The Dutch are famous for their dairy products and especially for their (cow milk) cheeses. The vast majority of Dutch cheeses are semi-hard or hard cheeses. Famous Dutch cheeses include Goudse, Edammer, Leidse cheeses. A typically Dutch way of making cheese is the blending in of herbs or spices during the first stages of the production process. Famous examples are cheeses with cloves (usually the Frisian nagelkaas), cumin and caraway (most famously Leyden cheese), or nettle.
Dutch bread tends to be very airy, as it is made from yeast dough. From the 1970s onward Dutch bread became predominantly whole grain, with often additional seeds such as sunflower or pumpkin seeds mixed with the dough for taste. Rye bread is one of the few dense breads of the Netherlands. White bread used to be the luxury bread, often made with milk besides water. A Frisian luxury version of white bread is sugarbread, white bread with large lumps of sugar mixed with the dough.
Apart from cheese, the Dutch also use meat products and sweets on their bread. Typically Dutch use sweets like hagelslag (chocolate sprinkles), molasses, and peanut butter. Regionally popular hearty meats include bloedworst, dried sausage and uierboord, made from (Cow) udders.
The Dutch drink coffee and tea throughout the day, often served with one simple biscuit. Dutch thrift led to the famous standard rule of only one cookie with each cup of coffee; it has been suggested that the reasons for this can be found in the trade-mentality and Protestant upbringing. A popular Dutch story (that has never been confirmed) says that in the late 1940s then-Prime minister Willem Drees's wife served this to a visiting American diplomat, who then became convinced that the money from the Marshall Plan was well-spent. Café au lait is also drunk often. It is called Koffie verkeerd (Coffee-the-wrong-way-around also referred to as 'milk with a cloud of coffee'). Other hot drinks include Kwast (warm water with the juice of a lemon), anijsmelk (hot milk with anise) and the very popular hot chocolate or chocolate milk .
Dutch invite friends over for "koffietijd" (coffee time), which consists of coffee and cake or a biscuit, and is served between 10 and 11 a.m. (before lunch).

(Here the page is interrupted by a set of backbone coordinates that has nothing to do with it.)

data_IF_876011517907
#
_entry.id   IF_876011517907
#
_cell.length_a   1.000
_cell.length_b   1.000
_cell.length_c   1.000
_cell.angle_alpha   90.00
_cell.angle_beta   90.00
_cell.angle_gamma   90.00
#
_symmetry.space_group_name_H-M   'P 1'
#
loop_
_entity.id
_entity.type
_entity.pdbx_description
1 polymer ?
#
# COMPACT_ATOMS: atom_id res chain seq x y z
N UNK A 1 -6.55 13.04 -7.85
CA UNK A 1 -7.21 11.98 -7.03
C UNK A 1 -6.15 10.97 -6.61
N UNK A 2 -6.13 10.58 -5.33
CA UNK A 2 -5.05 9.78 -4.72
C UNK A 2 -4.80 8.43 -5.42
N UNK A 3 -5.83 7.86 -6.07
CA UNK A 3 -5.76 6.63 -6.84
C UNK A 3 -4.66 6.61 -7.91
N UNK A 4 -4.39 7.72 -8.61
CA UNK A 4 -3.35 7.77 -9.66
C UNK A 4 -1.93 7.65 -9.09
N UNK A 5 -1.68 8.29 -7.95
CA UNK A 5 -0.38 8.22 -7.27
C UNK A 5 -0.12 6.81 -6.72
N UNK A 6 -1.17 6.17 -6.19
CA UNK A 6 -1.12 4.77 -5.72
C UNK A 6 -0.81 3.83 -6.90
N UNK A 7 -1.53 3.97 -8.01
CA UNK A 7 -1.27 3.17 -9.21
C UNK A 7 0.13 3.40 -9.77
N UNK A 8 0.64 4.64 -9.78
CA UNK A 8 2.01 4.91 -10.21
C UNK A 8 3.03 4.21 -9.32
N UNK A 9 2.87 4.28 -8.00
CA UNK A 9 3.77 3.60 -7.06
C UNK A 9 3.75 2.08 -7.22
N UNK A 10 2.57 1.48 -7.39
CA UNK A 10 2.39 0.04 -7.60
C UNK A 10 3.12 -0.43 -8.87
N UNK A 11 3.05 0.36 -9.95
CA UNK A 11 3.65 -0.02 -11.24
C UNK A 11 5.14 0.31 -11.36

Dinner, traditionally served early for international standards, starts at about 6 o'clock in the evening. The classical Dutch dinner consists of one simple course: traditionally potatoes, with vegetables and meat and gravy, or a stew wherein potatoes and vegetables have been mixed. If there is an entrée, it is usually a soup. Current Dutch dinner is often heavily influenced by foreign kitchen. Amalgamies of foreign dishes such as Italian pastas, Indonesian meat and rice dishes, Mexican enchiladas, Swiss cheese fondue are commonly encountered on the Dutch dinner table and on the menus of local restaurants. The final course is a sweet dessert. Traditionally yoghurt with some sugar or vla (cooked milk with custard).
Some classical typical Dutch dishes include stamppot (Dutch stew) and pea soup. Famous stamppotten include:
Hutspot, made of potatoes, onions and carrots served with slow-cooked meat or bacon. This is a legacy of the Spanish invaders, who left a pot of hutspot in their trenches outside the hungering besieged town of Leiden in 1574. When the city was liberated, this stew was one the first food its inhabitants found. Before potatoes were used in Europe hutspot was made of parsnips, carrots and onions.
Boerenkoolstamppot, kale mixed with potatoes, served with gravy, mustard and rookworst.
Stamppot rauwe andijvie, raw endive mashed through hot potatoes, served with diced fried speck.
Hete Bliksem, boiled potatoes and green apples, served with "stroop" (syrup) or tossed with diced speck
Zuurkoolstamppot, sauerkraut mashed with potatoes. Served with fried bacon or a sausage. Sometimes curry powder, raisins or slices of pineapple are used to give a stamppot an exotic touch.
Stews are often served with mixed pickle, including zure zult or stewed pears (stoofperen).
The meat products include meatballs, blinde vink, minced meat wrapped in bacon, balkenbrij, a type of liverwurst and meatloaf. The gravy in which the meat is produced is also eaten. A variant of this, eaten around the IJsselmeer, is butter en eek, where vinegar is added to the gravy.
If a dish consists of beans/potatoes, meat and vegetables, these vegetables are sometimes served as a stew, like "rode kool met appeltjes" (red cabbage with apples), or "rode bieten" (red beets). Regular spices used in this kind of stews may be Bay Laurel, Juniperus communis berries, cloves and vinegar.